Just got tweeted a link from some site called "GO! Overseas", which has a "10 Don'ts for Teaching Abroad in South Korea." Sounds like it was written with the following editorial guidelines in mind: "Be as frank as possible, but don't make Korea look bad, since we're a promoter of overseas workers and need to make everything seem as pleasant as possible." With your amateurish, out-of-focus classroom shot and generic stock image of Korea.
Typical seeming helpful-but-not pap. Like any of you idiots have any deep knowledge of the problems on the ground here.
What really got me, though, was the following quote at the end of their insipid article:
For some reason, there are teachers in Korea who don’t like teaching and don’t like Korea. Do they leave? Some do, but others opt to stay on and gripe to anyone who will listen about how things “make no sense here.” Stay away from these downers. Instead, make friends who enjoy teaching and who can help you through your problems. Make friends with Koreans who can explain why certain cultural bits are the way they are. Just don’t bitch. You’re only spreading negativity.
Readers, you all will have to excuse me, because I'm gonna have to make it raw for these idiots.
A hearty "fuck you" to Go! Overseas.
"For some reason?" You know, I am really sick and tired of this glossing over of why perfectly decent college graduates from North America, who are no better or worse than their peers, overall, get no understanding as to why many "gripe" or "complain" after working here. I've seen and sent (with recommendations) many an undergraduate I taught in my classes to Korea. I myself went on a Fulbright English Teaching Assistantship (ETA) in 1994, well before the English teacher boom started. I saw the Korean government's horrible attempt to launch a program like ours -- the EPIK/KORETA program -- fail miserably in its first years, and continue to limp along today. I see the thousands of kids coming to work their first jobs in hagwons get crunched on by this very corrupt, largely unregulated system and spit out again.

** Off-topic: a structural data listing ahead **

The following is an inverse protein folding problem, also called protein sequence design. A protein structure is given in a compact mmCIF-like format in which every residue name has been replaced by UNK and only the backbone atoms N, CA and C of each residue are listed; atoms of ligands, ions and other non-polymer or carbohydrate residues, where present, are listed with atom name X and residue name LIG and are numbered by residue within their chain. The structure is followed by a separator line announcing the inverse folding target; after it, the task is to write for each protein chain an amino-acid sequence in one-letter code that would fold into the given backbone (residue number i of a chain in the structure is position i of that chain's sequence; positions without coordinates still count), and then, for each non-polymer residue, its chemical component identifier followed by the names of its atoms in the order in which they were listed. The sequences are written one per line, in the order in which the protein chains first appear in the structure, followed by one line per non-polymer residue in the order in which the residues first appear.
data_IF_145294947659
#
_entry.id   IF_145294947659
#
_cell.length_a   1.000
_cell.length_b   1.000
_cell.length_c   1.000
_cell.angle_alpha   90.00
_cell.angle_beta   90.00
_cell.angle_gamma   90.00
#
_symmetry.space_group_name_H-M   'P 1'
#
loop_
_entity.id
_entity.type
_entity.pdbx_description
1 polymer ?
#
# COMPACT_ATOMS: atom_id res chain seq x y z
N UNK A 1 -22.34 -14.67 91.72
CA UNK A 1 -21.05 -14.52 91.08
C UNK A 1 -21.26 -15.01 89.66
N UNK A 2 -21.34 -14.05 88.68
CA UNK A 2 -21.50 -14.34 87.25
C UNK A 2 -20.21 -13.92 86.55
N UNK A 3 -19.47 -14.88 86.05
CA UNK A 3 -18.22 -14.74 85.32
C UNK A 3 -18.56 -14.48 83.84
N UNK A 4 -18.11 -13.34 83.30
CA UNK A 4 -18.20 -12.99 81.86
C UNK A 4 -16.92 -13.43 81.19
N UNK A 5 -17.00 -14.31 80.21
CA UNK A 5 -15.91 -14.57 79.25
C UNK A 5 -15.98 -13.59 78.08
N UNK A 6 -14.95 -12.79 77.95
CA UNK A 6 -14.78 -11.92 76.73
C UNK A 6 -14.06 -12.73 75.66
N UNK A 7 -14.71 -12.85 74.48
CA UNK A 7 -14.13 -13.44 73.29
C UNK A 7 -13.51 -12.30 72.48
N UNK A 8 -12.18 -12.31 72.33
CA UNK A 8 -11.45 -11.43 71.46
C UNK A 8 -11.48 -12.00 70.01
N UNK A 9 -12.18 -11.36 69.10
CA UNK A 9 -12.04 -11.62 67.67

It's not the kids, folks.
Let's just talk about the Fulbright ETA program, which has a primary goal of promoting cultural exchange and international understanding -- not exploiting these kids for all the English they can get. Beginnning with this markedly different assumption, we also get an applicant pool with a ratio of about 1/5 people applying being accepted. Fulbright ETA is actually not super-comepetitive, actually. But it scrutinizes enough. And we don't even have TESOL or any certificates! Yet, we've always been the most-desired teachers in any provinces. What keeps the experience pretty positive? The Fulbright office in Seoul is an advocate for the TEACHER, not the school or institution. Go into KORETA and you're getting screwed on your contract? You don't have anyone in your corner. We also have a 2-month orientation, including language training and all kinds of pedagogical work, from the history of the Korean education program to classroom workshops, lesson planning, etc. Fulbright draws upon the same pool of kids who are always accused of "bitching," yet our program's turnover rate is nearly negligible, and our returnee rate getting higher every year. And the Korea ETA program has been lauded by the US State Department (who sponsors it) as not only one of the best programs of its type, but one of the best-run ETA programs of any country with one.
Why is that? And why did Fulbright turn down the Korean government cold when it proposed expanding the Fulbright ETA program to "2000 by 2000" in 1994? After which it began its KORETA (later, EPIK, after that program's massive failure) program?
Because Korea is a backwards country when it comes to business adminsitration, strategic organizational planning, human resources management, and simply the fine art of doing business and sticking to contracts.